4 Things Happening In Construction Right Now

What an unusual year 2021 has been already.

So much is happening worldwide but also in our world of construction too.

Here’s a quick run-down of the latest news in construction over the last month.

Raw Materials Prices Continue To Rise

The cost of materials across all the construction sectors continues to rise.

The Department for Business Energy & Industrial Strategy (BEIS) has released data showing a 20% increase in costs for the previous year.

This includes a 4.5% increase in materials for last month across the board with some imported timber rising by 23% in July.

With increasing calls for sustainable building materials (notably timber) to be used, it seems costs for sustainable construction will increase.

Skilled Labour Shortages & Costs

There are also shortages of skilled labour at the moment.

Our site inspectors report many sites are seeing workers ‘migrating’ from site to site as demand outstrips supply.

The supply/demand ratio has seen an inevitable rise in skilled labour wage costs. The construction workforce is an aging one and those leaving are not being replaced quickly enough.

The CEO of the Federation of Master Builders recently stated in the following quote:

‘We’ve been experiencing a severe shortage of bricklayers and carpenters for quite some time —[and] skills shortages are now seeping into other key trades such as roofers and plumbers. Indeed, of the 15 key trades and occupations, we monitor, 40% show skills shortages’

Modular Homes

Do these rising costs and skilled labour shortages mean more modular homes being built instead of traditional ones?

One social housing body seems to think so.

Bamford Homes plan to build hundreds of offsite homes over the next four years. This includes both small and large developments.

Will Housing Associations follow suit in Wales? 

At first glance, modular homes made from sustainable materials that are constructed off site may seem like a perfect answer to rising materials costs and labour shortages.However, it seems the Modular Homes industry is not without its problems.

A recent BBC report featured the Moorland Hotel, which burned down a year ago and which was made from modular construction.

The BBC, under Freedom of Information laws, reported comments by a Senior Fire Engineer calling for more investigations to be made in the design of modular buildings.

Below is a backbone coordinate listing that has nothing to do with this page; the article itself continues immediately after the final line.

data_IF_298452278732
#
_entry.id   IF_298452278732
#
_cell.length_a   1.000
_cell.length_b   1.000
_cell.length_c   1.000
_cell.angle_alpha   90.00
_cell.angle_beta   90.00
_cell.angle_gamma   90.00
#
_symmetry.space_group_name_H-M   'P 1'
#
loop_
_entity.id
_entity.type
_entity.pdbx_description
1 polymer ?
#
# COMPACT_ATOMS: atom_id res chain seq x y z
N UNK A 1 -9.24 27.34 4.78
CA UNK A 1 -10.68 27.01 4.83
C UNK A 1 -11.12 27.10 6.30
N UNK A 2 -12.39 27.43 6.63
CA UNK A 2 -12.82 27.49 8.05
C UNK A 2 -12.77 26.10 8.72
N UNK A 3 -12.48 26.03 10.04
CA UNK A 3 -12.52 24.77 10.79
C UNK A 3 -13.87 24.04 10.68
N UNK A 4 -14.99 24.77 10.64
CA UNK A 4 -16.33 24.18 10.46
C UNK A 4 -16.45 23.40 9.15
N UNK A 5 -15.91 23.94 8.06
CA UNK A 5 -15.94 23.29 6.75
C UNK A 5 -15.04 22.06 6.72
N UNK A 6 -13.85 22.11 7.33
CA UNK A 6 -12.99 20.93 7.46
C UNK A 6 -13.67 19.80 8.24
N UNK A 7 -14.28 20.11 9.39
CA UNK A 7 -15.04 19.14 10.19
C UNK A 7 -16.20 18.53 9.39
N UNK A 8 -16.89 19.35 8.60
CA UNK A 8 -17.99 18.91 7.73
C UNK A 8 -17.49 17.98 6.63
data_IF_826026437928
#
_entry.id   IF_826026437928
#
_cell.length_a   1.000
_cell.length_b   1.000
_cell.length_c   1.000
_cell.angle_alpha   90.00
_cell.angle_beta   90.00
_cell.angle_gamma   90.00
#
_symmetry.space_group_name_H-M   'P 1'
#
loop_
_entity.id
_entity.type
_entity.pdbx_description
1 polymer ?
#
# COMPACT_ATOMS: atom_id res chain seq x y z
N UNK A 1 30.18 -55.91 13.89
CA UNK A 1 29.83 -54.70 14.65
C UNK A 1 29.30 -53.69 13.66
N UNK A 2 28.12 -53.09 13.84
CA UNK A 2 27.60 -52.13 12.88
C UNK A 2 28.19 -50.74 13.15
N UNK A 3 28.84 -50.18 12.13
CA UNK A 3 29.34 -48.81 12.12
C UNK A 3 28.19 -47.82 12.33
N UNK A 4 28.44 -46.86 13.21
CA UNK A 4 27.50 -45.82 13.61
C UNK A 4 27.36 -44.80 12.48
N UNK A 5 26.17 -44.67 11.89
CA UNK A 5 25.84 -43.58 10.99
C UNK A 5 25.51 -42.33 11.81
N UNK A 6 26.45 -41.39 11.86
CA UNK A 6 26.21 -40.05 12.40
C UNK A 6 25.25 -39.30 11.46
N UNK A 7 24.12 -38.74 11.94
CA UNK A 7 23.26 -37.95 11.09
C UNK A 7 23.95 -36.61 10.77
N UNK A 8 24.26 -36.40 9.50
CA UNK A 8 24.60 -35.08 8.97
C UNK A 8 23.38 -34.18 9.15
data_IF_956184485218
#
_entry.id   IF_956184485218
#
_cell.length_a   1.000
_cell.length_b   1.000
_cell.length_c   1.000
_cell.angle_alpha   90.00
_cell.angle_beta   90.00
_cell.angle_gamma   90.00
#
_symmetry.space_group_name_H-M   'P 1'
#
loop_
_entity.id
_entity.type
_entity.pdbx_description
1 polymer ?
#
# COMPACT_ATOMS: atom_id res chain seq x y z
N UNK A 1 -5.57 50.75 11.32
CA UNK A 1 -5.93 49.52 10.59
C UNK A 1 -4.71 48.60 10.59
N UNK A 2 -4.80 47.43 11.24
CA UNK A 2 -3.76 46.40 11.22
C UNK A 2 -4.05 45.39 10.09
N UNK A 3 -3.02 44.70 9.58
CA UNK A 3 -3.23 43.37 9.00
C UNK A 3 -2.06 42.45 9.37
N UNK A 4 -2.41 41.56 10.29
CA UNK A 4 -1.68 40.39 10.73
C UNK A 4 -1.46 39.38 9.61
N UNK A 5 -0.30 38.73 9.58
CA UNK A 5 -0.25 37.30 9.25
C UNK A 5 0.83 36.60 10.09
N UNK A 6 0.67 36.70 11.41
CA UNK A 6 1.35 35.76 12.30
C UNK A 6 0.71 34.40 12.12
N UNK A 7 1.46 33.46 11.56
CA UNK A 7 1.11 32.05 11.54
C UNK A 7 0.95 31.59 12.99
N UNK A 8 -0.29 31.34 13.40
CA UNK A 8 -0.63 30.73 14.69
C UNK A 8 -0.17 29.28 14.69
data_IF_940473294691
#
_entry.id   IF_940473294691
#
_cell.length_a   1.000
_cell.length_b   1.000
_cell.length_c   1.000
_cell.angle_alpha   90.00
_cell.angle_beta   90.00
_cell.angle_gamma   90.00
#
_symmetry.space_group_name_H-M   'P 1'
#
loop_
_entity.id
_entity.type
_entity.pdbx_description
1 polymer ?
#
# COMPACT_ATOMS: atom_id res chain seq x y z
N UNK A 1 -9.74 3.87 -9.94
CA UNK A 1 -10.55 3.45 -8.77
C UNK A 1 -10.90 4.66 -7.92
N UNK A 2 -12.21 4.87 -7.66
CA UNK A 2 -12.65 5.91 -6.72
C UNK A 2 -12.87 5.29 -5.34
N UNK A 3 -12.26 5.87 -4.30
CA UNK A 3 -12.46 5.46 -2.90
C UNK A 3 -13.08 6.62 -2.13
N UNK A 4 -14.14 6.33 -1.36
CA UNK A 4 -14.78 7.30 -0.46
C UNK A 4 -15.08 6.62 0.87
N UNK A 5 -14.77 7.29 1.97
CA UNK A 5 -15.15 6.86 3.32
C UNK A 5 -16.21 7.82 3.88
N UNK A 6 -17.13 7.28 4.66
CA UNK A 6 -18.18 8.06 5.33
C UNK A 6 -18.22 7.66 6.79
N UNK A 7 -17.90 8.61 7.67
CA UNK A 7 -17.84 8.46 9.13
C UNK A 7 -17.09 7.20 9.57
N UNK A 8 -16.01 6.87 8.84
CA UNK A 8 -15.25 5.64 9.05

Specifically, he mentions:

‘The areas mentioned include fire prevention plans and the safety certificates for the foam and chipboard panels used.

The cause is thought to have been electrical, but the report said it was possible wall or roof cavities aided the “rapid and unchecked” spread of the fire.’

Increased demand for sustainable buildings equates to more use of timber

Modular Homes use timber and timber products.

This seems to suggest that fire engineers need to be involved far earlier in the RIBA stage than at present.

Tax Breaks for Plant Equipment

 Construction Index reports that the Civil Engineers Contractors Association is lobbying for tax breaks on plant equipment they hire but do not purchase.

This relates to the new Super Deduction Allowance (SDA) announced in the March 2021 budget.

This gives a 130% Capital Allowance for qualifying new plant purchases. 

This was an incentive to eradicate old polluting equipment in favour of ‘greener machines’.

But what about the contractors who hire equipment rather than purchase?

Why should they miss out?

Surely, the criteria should include plant hire?

This would allow firms that hire to take advantage of more efficient and modern machinery with less pollution?

This is a point well made by the CECA Director Marie Claude- Hemming; 

“Our members lease and hire plant as it is often the most efficient means of ensuring access to the latest machinery when and where it is needed, and hence is more efficient in project delivery. The super deduction allowance simply doesn’t reflect the practices of many civil engineering firms on the ground. In our industry, where plant and machinery is invariably highly specialised, around 70% of it is hired on a project-by-project basis.

“If the chancellor were to extend the super deduction allowance to include short-term hire and leasing, it would provide an added incentive to firms to use the newest plant and machinery, with obvious environmental benefits, as well as feeding through to efficiencies in project delivery.’


There are six other trade bodies joining the CECA in lobbying the chancellor on this.

This is a development worth noting, as it would be a tremendous boost to most UK contractors.

So to summarise, that’s our pick of the four things happening in UK construction right now.

We hope you enjoyed this quick update and we will be back with more news next month.